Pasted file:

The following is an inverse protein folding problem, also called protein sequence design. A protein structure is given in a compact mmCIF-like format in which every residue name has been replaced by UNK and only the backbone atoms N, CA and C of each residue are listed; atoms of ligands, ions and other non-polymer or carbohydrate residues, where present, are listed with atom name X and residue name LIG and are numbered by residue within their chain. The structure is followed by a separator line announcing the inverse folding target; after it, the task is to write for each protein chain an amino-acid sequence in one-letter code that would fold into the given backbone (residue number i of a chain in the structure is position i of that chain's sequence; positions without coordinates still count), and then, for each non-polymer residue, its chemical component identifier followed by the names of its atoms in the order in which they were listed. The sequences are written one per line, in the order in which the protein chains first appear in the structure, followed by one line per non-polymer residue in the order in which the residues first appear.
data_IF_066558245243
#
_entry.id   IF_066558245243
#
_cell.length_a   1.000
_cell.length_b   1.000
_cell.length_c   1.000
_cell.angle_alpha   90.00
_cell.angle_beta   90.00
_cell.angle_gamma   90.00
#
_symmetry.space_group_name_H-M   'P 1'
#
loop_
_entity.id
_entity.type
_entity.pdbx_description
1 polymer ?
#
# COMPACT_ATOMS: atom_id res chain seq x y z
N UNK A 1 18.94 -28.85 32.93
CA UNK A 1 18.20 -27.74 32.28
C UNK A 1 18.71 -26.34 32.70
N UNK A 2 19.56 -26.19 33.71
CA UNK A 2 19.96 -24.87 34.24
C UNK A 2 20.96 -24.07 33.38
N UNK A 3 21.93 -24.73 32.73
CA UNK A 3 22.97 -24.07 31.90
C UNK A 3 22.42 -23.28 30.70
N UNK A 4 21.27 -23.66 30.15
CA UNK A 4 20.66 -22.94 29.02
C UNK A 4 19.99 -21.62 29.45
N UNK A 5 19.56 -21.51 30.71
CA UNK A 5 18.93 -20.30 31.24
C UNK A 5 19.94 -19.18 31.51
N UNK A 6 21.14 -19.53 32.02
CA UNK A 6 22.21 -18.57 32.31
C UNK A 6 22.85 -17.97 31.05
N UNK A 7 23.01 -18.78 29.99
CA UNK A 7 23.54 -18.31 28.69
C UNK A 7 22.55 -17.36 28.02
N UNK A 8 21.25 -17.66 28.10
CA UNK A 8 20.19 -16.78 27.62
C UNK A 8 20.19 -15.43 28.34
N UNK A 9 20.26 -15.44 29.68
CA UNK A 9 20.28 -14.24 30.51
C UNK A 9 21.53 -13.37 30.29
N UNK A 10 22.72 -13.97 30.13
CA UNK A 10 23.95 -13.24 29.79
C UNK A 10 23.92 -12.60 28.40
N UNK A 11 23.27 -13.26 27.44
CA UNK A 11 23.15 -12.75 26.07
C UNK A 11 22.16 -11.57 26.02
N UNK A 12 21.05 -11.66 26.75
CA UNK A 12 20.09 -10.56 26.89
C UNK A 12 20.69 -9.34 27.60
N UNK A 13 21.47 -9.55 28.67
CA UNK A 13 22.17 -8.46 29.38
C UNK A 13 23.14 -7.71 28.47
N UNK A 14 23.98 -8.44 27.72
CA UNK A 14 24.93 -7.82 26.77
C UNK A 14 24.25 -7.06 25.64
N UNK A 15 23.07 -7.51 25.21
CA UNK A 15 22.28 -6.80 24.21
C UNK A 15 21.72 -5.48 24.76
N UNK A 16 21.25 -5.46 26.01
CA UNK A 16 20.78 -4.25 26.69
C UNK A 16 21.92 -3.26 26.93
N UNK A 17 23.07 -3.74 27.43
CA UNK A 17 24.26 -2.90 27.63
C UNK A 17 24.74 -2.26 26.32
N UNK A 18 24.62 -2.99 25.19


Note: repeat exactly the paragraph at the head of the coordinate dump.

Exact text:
The following is an inverse protein folding problem, also called protein sequence design. A protein structure is given in a compact mmCIF-like format in which every residue name has been replaced by UNK and only the backbone atoms N, CA and C of each residue are listed; atoms of ligands, ions and other non-polymer or carbohydrate residues, where present, are listed with atom name X and residue name LIG and are numbered by residue within their chain. The structure is followed by a separator line announcing the inverse folding target; after it, the task is to write for each protein chain an amino-acid sequence in one-letter code that would fold into the given backbone (residue number i of a chain in the structure is position i of that chain's sequence; positions without coordinates still count), and then, for each non-polymer residue, its chemical component identifier followed by the names of its atoms in the order in which they were listed. The sequences are written one per line, in the order in which the protein chains first appear in the structure, followed by one line per non-polymer residue in the order in which the residues first appear.